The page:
That's true enough; a good book is a long-term resource, which is why I buy so many. But the fact that I spent ten years writing my own 200-page monograph nags at me when I buzz through someone else's over just a day or two. If if I needed anything to make me feel even more keenly the triviality, the disposabilty of my own work, it's how speedily I read someone else's.

* I know! The bad Latin, it burns.

Monday, May 19, 2014

Pardoner syndrome

Academics and other high-achievers are familiar with "imposter syndrome": the conviction that one doesn't really deserve to be where one is (and sooner or later will be found out). A lot has been written about this phenomenon and its problems--and occasionally its unexpected upsides. Imposter syndrome may keep someone from fully recognizing her own strengths, acting authoritatively, or taking risks. On the other hand, it can sometimes act as a spur to excellence (inspiring her to become the person others believe she already is) or serve as a healthy check on arrogance.

I'm interested, though, in the more vicious sibling of imposter syndrome, which I call "pardoner syndrome." A long time ago, I had a professor whose reading of Chaucer's Pardoner stuck with me. The Pardoner, of course, is the guy who sells pardons--years off your time in purgatory--and other weird miracles associated with the religious relics he carries around with him. In the course of his prologue and tale, Chaucer's Pardoner tells all the other pilgrims what a stupendous charlatan he is and how he goes from town to town, fooling the rubes with his fake relics (pigs' bones instead of saints' bones; a magic mitten) and sermons that prick their guilty consciences until they fill his purse with gold.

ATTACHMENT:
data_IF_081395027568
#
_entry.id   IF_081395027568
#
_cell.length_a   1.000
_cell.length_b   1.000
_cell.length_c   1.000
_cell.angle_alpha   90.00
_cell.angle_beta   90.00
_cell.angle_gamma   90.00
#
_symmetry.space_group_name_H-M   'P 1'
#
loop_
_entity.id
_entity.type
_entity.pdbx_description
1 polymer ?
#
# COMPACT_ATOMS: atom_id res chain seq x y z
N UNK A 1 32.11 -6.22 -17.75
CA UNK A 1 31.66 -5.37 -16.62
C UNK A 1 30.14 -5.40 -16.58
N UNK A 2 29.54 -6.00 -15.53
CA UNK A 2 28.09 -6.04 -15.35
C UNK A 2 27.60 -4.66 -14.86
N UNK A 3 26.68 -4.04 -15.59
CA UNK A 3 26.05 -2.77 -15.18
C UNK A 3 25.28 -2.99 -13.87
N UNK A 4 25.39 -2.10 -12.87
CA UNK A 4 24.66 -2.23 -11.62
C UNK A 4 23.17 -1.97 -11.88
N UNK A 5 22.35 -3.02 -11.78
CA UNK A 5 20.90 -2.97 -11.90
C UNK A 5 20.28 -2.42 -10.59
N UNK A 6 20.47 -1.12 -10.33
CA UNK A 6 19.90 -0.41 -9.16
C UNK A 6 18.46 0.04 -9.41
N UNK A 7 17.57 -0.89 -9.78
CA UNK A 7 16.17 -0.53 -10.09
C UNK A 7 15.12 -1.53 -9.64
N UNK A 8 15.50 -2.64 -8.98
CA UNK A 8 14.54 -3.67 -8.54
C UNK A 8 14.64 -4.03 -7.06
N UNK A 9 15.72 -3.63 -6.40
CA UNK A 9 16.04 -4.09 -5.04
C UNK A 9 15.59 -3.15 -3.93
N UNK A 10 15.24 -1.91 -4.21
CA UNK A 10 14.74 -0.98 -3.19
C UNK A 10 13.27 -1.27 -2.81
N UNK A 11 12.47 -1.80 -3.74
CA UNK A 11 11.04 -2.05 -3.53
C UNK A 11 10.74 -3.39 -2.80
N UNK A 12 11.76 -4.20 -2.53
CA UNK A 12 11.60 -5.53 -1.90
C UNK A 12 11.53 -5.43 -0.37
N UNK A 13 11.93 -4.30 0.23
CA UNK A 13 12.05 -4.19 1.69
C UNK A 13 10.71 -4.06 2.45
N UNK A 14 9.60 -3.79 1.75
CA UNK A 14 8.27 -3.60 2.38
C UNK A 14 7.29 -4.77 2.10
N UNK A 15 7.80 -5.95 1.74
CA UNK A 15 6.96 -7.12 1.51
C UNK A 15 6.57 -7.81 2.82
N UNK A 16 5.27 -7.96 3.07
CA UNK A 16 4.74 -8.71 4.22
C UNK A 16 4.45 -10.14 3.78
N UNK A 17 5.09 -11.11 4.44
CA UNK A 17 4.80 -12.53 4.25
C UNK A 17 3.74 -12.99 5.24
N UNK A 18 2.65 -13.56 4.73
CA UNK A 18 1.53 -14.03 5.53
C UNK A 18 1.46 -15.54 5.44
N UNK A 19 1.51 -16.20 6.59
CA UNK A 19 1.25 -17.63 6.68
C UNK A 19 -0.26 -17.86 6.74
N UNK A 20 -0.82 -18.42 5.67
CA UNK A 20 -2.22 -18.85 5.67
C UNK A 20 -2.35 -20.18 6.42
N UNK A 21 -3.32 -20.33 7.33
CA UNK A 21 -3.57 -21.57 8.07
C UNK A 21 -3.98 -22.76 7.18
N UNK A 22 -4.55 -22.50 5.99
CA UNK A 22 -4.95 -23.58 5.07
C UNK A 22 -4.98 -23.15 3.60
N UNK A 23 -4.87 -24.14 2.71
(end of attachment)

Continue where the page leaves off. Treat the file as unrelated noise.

It's a mesmerizing performance. Then, at the end of it all, the Pardoner invites his fellow pilgrims to come up and buy his pardons and kiss his relics. The outraged Host tells the Pardoner he's gonna make him kiss his relics (if you know what I mean!), and is only barely prevented from beating the Pardoner up.

A question readers often ask is, why the fuck does the Pardoner do this? Why, after letting his audience in on all his tricks, does he then treat them like just another bunch of dupes?

My Chaucer professor argued that the Pardoner is in the theological condition of despair--he knows the way to salvation but believes he's too wicked for God to forgive--and that although he's contemptuous of his listeners, his whole performance is one of self-loathing. On some level, he wants his audience to see through him. If he can fool them, great: he'll feel briefly superior and briefly better about himself (and he'll keep raking in the cash). But what he's actually looking for is someone to thrash his ass.